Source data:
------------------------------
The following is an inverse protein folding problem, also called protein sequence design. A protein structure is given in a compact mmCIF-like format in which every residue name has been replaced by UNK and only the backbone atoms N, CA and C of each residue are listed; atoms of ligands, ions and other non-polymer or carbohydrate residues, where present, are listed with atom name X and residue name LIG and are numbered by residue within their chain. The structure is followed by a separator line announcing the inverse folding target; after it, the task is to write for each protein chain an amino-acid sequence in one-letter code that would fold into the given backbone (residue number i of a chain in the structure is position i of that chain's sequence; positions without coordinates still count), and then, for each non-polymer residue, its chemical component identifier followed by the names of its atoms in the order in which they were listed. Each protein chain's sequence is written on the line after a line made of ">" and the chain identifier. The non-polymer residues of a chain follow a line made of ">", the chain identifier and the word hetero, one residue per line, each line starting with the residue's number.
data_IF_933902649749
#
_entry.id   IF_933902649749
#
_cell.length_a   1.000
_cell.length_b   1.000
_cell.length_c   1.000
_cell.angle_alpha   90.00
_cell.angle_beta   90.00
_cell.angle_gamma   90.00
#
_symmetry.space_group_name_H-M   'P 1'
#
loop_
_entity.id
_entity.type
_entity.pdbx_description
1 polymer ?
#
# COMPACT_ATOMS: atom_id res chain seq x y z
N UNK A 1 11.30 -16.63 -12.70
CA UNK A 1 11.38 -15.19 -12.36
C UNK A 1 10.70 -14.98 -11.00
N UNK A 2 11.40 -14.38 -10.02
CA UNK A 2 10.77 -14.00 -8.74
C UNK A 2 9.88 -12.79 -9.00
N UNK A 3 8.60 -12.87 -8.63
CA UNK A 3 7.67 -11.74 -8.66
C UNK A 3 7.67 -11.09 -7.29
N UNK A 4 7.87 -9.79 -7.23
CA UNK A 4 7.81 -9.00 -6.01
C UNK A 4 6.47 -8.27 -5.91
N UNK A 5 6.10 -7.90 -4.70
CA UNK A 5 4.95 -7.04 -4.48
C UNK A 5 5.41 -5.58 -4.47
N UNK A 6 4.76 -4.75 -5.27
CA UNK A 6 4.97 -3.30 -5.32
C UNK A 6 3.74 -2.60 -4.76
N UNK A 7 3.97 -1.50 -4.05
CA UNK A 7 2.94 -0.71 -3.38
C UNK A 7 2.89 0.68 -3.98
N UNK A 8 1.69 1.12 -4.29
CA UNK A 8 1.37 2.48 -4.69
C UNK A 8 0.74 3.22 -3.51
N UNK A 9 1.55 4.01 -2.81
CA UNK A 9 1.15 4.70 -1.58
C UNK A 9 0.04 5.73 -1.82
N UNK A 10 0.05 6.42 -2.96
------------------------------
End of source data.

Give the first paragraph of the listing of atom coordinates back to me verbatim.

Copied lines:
The following is an inverse protein folding problem, also called protein sequence design. A protein structure is given in a compact mmCIF-like format in which every residue name has been replaced by UNK and only the backbone atoms N, CA and C of each residue are listed; atoms of ligands, ions and other non-polymer or carbohydrate residues, where present, are listed with atom name X and residue name LIG and are numbered by residue within their chain. The structure is followed by a separator line announcing the inverse folding target; after it, the task is to write for each protein chain an amino-acid sequence in one-letter code that would fold into the given backbone (residue number i of a chain in the structure is position i of that chain's sequence; positions without coordinates still count), and then, for each non-polymer residue, its chemical component identifier followed by the names of its atoms in the order in which they were listed. Each protein chain's sequence is written on the line after a line made of ">" and the chain identifier. The non-polymer residues of a chain follow a line made of ">", the chain identifier and the word hetero, one residue per line, each line starting with the residue's number.